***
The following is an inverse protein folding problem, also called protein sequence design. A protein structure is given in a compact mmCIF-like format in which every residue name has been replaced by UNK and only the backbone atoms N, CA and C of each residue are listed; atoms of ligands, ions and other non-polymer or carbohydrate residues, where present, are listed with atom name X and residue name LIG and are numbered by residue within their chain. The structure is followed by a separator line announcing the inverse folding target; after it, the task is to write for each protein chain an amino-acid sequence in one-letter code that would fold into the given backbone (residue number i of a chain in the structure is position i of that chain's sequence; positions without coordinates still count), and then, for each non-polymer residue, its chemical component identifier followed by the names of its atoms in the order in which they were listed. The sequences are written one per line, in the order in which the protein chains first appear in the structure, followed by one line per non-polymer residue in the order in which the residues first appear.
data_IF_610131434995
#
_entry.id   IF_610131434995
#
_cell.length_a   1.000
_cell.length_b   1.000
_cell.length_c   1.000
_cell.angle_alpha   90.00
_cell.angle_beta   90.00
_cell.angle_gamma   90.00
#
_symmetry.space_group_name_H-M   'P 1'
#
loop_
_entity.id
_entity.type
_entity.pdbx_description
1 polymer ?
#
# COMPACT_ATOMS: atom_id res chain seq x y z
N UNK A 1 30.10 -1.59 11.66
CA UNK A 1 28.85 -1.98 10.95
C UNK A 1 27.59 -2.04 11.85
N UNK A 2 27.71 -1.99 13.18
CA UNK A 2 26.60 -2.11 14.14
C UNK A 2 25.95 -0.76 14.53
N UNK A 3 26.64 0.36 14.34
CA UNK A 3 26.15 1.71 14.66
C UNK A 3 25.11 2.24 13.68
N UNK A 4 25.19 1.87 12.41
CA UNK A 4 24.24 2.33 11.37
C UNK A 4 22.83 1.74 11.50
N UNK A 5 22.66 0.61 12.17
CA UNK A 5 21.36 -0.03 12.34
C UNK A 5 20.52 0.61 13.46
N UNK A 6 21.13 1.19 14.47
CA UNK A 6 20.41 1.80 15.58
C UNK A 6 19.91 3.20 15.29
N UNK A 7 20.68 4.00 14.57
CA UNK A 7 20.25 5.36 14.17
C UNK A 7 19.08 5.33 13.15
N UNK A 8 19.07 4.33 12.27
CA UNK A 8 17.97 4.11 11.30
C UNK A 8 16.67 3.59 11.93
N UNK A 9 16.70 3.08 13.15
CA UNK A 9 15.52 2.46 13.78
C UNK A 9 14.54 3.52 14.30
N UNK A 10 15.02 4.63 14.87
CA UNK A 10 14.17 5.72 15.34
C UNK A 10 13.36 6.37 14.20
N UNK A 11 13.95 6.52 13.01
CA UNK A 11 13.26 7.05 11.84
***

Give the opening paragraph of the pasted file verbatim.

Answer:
The following is an inverse protein folding problem, also called protein sequence design. A protein structure is given in a compact mmCIF-like format in which every residue name has been replaced by UNK and only the backbone atoms N, CA and C of each residue are listed; atoms of ligands, ions and other non-polymer or carbohydrate residues, where present, are listed with atom name X and residue name LIG and are numbered by residue within their chain. The structure is followed by a separator line announcing the inverse folding target; after it, the task is to write for each protein chain an amino-acid sequence in one-letter code that would fold into the given backbone (residue number i of a chain in the structure is position i of that chain's sequence; positions without coordinates still count), and then, for each non-polymer residue, its chemical component identifier followed by the names of its atoms in the order in which they were listed. The sequences are written one per line, in the order in which the protein chains first appear in the structure, followed by one line per non-polymer residue in the order in which the residues first appear.